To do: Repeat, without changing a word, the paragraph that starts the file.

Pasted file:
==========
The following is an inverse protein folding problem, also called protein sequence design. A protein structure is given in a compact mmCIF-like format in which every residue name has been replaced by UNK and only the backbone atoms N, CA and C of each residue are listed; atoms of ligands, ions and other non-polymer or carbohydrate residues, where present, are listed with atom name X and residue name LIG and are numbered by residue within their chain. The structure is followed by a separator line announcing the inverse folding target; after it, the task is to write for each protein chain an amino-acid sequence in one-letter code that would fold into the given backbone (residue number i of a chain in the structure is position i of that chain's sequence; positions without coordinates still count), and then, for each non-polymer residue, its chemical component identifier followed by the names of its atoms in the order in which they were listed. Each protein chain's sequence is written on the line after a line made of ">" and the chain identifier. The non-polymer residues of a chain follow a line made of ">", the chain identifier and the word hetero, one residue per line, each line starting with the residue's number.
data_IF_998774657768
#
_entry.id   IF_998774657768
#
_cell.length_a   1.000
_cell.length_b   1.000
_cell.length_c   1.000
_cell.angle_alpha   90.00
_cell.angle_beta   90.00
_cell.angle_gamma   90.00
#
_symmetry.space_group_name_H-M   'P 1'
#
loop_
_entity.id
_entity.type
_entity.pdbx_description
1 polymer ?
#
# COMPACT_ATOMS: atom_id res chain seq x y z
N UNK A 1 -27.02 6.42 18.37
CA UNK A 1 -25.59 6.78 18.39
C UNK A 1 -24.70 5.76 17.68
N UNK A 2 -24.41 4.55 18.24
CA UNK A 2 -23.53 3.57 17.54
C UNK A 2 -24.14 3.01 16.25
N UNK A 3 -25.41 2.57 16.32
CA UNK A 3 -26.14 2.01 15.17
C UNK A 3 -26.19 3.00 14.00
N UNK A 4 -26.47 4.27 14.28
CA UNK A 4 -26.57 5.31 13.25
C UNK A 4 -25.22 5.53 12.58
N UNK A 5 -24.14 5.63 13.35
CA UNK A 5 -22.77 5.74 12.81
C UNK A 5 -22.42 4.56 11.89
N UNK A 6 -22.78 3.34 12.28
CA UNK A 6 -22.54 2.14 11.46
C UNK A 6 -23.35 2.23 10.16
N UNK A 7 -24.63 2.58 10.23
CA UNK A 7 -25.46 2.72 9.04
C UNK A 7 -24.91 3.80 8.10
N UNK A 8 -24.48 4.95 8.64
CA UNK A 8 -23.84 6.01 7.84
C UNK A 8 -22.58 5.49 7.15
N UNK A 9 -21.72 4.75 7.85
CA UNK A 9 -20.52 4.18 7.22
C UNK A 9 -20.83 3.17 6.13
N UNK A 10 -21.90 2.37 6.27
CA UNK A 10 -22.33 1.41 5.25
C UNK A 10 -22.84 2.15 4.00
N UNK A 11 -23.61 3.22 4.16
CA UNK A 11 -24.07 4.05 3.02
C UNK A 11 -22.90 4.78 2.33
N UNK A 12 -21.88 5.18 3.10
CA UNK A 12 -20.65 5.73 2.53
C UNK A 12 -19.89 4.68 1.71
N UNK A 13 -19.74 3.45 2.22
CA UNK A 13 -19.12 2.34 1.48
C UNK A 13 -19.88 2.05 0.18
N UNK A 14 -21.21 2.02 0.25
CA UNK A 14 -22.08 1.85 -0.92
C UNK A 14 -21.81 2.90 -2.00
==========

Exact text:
The following is an inverse protein folding problem, also called protein sequence design. A protein structure is given in a compact mmCIF-like format in which every residue name has been replaced by UNK and only the backbone atoms N, CA and C of each residue are listed; atoms of ligands, ions and other non-polymer or carbohydrate residues, where present, are listed with atom name X and residue name LIG and are numbered by residue within their chain. The structure is followed by a separator line announcing the inverse folding target; after it, the task is to write for each protein chain an amino-acid sequence in one-letter code that would fold into the given backbone (residue number i of a chain in the structure is position i of that chain's sequence; positions without coordinates still count), and then, for each non-polymer residue, its chemical component identifier followed by the names of its atoms in the order in which they were listed. Each protein chain's sequence is written on the line after a line made of ">" and the chain identifier. The non-polymer residues of a chain follow a line made of ">", the chain identifier and the word hetero, one residue per line, each line starting with the residue's number.